Tuesday, December 28, 2010

Virtual Worlds in The Black Desert

          And we're back, RocketFans!  I enjoyed the vacation, spent time with the family, had a great birthday (yes, birthday) and generally got to soak up vicariously the innocent joy of toddlers destroying wrapping paper and exclaiming over their new stuff.

         I highly recommend it.

           For my birthday, I got to go see the new 3D eyegasm Tron: Legacy.  I won't recap or review the movie; that's been done and this isn't that kind of blog, anyway. That being said, I thought since it's been awhile since my last major post (or any post, for that matter)  I would start a discussion on the role Virtual Worlds play in the twenty-third century solar system of The Black Desert.

           Virtual Worlds have been part of RPGs for a long time. For the most part, These worlds are part of a fantasy setting, but they occasionally existed in the sci-fi/cyberpunk genre.  The irony of this is that now conventional table top RPGs are being replaced by the on-line virtual worlds they inspired.  As popular as these games are, the interface is a simple keyboard-and-mouse, just as it has been since the days of Starship Titanic and the other early computer RPGs.  Not that the lack of cheap VR technology has stopped millions of people from becoming citizens of virtual worlds already...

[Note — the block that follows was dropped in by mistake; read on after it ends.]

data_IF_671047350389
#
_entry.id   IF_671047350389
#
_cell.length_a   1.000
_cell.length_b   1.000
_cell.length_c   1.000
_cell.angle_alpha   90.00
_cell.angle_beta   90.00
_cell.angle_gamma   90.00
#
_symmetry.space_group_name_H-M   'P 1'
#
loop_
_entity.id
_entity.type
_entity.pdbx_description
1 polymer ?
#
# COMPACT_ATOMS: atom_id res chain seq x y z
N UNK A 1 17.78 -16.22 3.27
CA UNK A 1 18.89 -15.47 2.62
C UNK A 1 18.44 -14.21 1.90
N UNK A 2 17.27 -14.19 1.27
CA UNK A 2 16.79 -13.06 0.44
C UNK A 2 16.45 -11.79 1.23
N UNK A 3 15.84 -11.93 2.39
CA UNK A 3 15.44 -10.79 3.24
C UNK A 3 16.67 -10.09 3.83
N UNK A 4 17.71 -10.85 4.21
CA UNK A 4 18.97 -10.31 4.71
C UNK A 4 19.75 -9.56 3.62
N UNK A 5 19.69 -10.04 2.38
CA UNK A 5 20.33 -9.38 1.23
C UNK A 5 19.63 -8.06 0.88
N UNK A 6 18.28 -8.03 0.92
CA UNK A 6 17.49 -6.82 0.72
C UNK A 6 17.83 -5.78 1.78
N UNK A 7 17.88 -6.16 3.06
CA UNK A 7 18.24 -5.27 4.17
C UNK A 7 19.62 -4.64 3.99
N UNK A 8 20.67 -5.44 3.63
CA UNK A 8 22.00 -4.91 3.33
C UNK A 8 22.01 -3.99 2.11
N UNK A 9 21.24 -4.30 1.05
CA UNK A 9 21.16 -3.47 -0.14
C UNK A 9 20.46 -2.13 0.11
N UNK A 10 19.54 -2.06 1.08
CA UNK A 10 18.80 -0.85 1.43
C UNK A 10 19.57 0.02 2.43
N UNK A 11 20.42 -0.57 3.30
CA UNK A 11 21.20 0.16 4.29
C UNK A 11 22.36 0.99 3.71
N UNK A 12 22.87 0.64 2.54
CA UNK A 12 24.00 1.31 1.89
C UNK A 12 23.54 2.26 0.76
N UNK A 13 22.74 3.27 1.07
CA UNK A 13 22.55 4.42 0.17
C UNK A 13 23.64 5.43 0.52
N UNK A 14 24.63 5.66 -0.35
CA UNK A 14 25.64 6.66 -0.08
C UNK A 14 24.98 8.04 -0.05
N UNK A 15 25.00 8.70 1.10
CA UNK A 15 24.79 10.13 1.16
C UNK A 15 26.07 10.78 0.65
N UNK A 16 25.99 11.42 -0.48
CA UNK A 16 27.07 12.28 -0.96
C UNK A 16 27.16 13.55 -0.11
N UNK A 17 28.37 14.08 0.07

Screenshot from Second Life

       So what will virtual worlds look like two hundred years from now?  There is no doubt in my mind that they will still exist; after all, they are already super-popular.  When the technology for full virtual immersion becomes available, virtual worlds will be ubiquitous and fully integrated into society.  This is especially likely when one considers the psychological rigors of life in space and on planets with limited ecosystems.

         When discussing the technology, let's break it up into hardware and software; or rather, how we will enter and interact within virtual worlds and how realistic those worlds will seem.  As for hardware, it looks like movies such as The Matrix are actually being conservative.  The technology to teleoperate robotic machinery wirelessly with nothing but thought actually exists right now.  Granted, it's only being used by monkeys, cats, an in controversial applications like Mattel's Mindflex game but the fact remains that cybernetic, hard-wired connections will not be needed for people to control either robots or virtual avatars in the future anymore than it's needed now.